Ivan highlighted that to have a successful society you need to have an entrepreneurial and dynamic private sector – the aid and development industry have denied this for too long, but is a reality and must be accepted as absolutely essential to creating jobs and growth. The private sector often reaches parts of the world that aid simply cannot – Unilever alone reaches 2 million people every day. The debate is therefore not about the importance and centrality of the private sector to development – this is now a given – but how we can best capitalise on the opportunities that this new world context offers.

He called on DFID to have a more meaningful and sophisticated relationship with business and a better strategy for directing aid and development policy through the private sector. He also raised the importance of joined up government to creating a truly holistic global policy – DFID must not be siloed, but should be working with BIS, the Treasury, DECC, FCO and DEFRA to ensure that development is at the heart of UK foreign relations.

Through Chris Gilbert-Wood of Finlay’s Horticulture (an ETI member and Fairtrade certified), attendees also heard from companies committed to improving conditions for employees in developing countries. Chris cautioned against the proliferation of ‘marketing-driven’ standards and the duplication of audit and verification activity and called instead for a greater focus on improving conditions on the ground. He also echoed calls for the Government to publish its eagerly anticipated strategy for implementing the UN Guiding Principles on Business and Human Rights.

The Executive Director of the Fairtrade Foundation, Mike Gidney, gave an impassioned speech on another fundamental supply chain issue – access to markets. The tag lines for the three host organisations – fighting poverty through trade, respect for workers, and let the poorest countries prosper through trade – are so easy to say, but why are they seemly so difficult to do? Surely fair market access, a fair crack at the whip and a level playing field so that you can compete fairly on the open market is not too much to ask?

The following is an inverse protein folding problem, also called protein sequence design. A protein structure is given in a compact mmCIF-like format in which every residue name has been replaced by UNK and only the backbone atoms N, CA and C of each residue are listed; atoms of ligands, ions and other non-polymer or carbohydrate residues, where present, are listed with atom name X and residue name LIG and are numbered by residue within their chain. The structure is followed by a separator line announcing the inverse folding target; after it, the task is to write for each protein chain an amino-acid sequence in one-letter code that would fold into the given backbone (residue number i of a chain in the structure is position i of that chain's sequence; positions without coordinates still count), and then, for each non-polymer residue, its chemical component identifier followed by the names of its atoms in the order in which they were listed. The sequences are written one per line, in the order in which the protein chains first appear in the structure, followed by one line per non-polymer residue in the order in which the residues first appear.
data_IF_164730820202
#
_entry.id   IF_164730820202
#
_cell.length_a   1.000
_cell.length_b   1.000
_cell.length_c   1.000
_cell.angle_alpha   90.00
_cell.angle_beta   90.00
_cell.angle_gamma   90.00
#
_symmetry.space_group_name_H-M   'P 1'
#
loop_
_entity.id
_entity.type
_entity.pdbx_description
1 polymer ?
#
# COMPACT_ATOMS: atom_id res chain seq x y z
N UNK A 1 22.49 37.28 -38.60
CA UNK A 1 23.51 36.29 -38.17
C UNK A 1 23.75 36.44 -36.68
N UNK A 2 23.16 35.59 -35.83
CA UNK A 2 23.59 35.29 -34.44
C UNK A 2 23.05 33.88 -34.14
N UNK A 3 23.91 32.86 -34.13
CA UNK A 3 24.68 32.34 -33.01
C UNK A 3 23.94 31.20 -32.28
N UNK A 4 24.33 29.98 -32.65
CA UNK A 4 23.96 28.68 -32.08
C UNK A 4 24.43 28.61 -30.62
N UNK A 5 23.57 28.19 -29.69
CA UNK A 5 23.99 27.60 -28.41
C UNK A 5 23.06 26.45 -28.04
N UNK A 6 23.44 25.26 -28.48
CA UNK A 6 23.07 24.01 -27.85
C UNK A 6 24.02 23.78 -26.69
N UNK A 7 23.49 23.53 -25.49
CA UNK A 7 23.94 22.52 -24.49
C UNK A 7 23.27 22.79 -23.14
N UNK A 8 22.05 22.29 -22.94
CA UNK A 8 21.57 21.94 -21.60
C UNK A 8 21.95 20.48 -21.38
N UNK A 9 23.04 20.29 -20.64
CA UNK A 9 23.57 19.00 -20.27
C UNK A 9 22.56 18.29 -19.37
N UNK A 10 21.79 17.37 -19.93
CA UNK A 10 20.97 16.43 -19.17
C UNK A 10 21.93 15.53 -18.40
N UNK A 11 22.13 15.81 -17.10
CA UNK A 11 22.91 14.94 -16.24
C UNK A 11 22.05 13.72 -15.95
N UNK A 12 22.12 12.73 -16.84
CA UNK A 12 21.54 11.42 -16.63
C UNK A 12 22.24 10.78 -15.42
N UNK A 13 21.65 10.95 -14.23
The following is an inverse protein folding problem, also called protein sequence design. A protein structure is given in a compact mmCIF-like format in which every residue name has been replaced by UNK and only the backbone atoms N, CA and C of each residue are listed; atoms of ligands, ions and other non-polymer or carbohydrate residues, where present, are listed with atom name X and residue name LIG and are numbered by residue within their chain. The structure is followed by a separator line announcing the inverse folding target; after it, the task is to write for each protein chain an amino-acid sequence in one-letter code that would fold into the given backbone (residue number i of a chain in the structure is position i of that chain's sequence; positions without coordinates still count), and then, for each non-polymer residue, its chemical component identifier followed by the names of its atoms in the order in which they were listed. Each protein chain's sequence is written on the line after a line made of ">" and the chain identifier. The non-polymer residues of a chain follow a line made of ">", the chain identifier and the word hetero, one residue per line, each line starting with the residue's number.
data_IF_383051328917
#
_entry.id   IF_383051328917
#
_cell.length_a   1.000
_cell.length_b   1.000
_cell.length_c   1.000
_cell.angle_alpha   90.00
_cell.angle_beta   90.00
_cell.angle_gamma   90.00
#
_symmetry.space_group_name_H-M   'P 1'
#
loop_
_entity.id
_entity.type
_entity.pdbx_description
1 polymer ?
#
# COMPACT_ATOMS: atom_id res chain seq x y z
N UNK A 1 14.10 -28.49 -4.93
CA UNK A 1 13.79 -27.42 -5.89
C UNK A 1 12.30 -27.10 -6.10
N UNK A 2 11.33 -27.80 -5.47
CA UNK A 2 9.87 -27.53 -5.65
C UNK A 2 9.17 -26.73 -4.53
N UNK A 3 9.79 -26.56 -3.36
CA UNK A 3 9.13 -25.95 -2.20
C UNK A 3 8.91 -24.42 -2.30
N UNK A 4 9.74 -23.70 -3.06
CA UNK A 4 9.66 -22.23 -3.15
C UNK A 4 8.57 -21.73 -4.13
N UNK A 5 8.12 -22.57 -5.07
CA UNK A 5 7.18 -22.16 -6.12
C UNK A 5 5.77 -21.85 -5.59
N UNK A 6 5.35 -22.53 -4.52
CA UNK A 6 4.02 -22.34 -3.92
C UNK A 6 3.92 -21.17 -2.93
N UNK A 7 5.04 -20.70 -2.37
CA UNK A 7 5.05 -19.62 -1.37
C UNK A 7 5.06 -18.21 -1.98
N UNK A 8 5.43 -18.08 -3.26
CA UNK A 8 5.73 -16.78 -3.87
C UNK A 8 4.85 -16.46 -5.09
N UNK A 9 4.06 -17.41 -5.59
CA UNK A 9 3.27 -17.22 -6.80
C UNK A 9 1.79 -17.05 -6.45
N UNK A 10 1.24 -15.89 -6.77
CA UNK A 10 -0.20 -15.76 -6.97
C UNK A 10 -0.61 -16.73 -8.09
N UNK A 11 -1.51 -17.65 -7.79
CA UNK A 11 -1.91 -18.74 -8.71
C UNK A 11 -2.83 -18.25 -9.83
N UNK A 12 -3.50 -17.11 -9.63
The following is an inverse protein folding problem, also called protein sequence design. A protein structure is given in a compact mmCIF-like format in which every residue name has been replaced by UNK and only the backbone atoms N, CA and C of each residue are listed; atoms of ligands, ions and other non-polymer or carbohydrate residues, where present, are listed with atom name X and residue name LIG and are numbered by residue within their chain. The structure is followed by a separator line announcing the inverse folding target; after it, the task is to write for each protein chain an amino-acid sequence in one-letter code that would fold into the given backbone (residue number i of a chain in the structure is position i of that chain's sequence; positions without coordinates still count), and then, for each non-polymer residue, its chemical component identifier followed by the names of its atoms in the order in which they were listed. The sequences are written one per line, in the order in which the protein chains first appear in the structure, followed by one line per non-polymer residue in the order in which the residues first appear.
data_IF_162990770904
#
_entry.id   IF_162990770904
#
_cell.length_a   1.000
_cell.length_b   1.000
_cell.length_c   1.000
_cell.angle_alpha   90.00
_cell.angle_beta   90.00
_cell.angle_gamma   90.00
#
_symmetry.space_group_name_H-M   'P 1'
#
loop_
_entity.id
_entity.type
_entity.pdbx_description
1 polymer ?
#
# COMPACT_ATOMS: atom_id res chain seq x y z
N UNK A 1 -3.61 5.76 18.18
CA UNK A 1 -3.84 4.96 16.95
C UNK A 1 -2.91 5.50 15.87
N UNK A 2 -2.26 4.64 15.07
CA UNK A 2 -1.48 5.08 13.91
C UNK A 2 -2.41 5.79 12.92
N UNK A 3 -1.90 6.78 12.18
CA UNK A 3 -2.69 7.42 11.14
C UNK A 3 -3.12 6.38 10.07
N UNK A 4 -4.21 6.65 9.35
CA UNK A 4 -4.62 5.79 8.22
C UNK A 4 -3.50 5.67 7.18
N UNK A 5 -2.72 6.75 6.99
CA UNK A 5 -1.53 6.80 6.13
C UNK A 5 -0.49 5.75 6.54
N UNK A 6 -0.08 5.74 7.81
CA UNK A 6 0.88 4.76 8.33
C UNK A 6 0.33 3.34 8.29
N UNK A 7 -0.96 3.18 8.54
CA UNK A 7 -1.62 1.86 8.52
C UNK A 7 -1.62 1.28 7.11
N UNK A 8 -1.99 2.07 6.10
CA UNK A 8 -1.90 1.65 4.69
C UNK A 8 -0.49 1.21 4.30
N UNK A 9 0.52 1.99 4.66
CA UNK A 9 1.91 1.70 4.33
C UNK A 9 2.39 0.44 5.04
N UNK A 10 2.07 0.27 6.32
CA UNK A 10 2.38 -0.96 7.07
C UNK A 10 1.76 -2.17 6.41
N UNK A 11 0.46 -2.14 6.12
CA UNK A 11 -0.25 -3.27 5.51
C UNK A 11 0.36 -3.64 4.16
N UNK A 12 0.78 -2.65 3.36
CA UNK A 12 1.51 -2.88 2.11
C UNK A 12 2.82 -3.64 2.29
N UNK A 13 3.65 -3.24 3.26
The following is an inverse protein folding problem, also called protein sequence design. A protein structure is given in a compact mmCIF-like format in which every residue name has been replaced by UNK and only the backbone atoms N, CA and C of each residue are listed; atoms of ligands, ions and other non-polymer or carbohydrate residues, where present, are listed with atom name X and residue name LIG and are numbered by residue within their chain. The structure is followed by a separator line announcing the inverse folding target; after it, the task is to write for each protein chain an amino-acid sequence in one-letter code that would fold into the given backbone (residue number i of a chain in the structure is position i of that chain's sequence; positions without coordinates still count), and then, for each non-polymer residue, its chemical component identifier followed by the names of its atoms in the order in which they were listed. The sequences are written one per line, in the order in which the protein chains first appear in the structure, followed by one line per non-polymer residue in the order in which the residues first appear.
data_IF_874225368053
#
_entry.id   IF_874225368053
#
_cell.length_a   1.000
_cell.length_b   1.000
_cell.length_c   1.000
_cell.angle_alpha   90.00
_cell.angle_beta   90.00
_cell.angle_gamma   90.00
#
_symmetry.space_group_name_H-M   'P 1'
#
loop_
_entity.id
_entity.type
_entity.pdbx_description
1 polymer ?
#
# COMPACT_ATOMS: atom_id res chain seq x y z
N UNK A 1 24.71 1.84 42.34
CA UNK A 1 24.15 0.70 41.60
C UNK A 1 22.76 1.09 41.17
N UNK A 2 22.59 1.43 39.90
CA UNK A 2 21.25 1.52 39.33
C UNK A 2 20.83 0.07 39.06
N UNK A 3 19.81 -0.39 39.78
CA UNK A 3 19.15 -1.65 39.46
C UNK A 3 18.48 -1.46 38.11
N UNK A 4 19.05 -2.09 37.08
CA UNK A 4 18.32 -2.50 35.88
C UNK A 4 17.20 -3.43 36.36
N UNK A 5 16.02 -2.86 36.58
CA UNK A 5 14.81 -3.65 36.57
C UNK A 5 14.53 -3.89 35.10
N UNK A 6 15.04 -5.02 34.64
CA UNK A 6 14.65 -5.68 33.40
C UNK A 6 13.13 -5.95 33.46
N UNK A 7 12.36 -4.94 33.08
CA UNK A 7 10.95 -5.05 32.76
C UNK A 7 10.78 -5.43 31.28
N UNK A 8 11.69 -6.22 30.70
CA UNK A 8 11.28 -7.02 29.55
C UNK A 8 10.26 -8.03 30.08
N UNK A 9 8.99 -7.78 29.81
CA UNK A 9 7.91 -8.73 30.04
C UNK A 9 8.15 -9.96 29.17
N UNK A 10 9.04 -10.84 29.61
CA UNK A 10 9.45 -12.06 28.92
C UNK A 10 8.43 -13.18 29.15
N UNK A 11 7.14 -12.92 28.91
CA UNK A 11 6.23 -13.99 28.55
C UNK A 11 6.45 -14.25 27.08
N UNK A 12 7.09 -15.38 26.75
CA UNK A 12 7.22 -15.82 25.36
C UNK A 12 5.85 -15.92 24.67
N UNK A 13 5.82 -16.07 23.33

In Mali, one of the big four cotton producers in Africa, has a primary school enrolment rate of just 43%, but in areas where they are part of Fairtrade (getting fair market access and a fair price for their produce) the rate is 98%. At the WTO Ministerial in 2005, the then DFID Secretary of State Hilary Benn (a co-chair of Trade Out of Poverty) said that cotton was an iconic test of making trade fair. Only now, nearly 10 years later, are we looking at the US dismantling their subsidies for American cotton farmers, even though this practice was judged illegal by the WTO in 2004. To ensure that trade begins to bring real benefits to the poorest, consumers must vote with their wallets and businesses must put social development on their balance sheets. Small holders are not charity cases, but active participants in the global trading system and must be treated as such.

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By | 2017-10-08T11:56:23+01:00 July 11th, 2013|News|0 Comments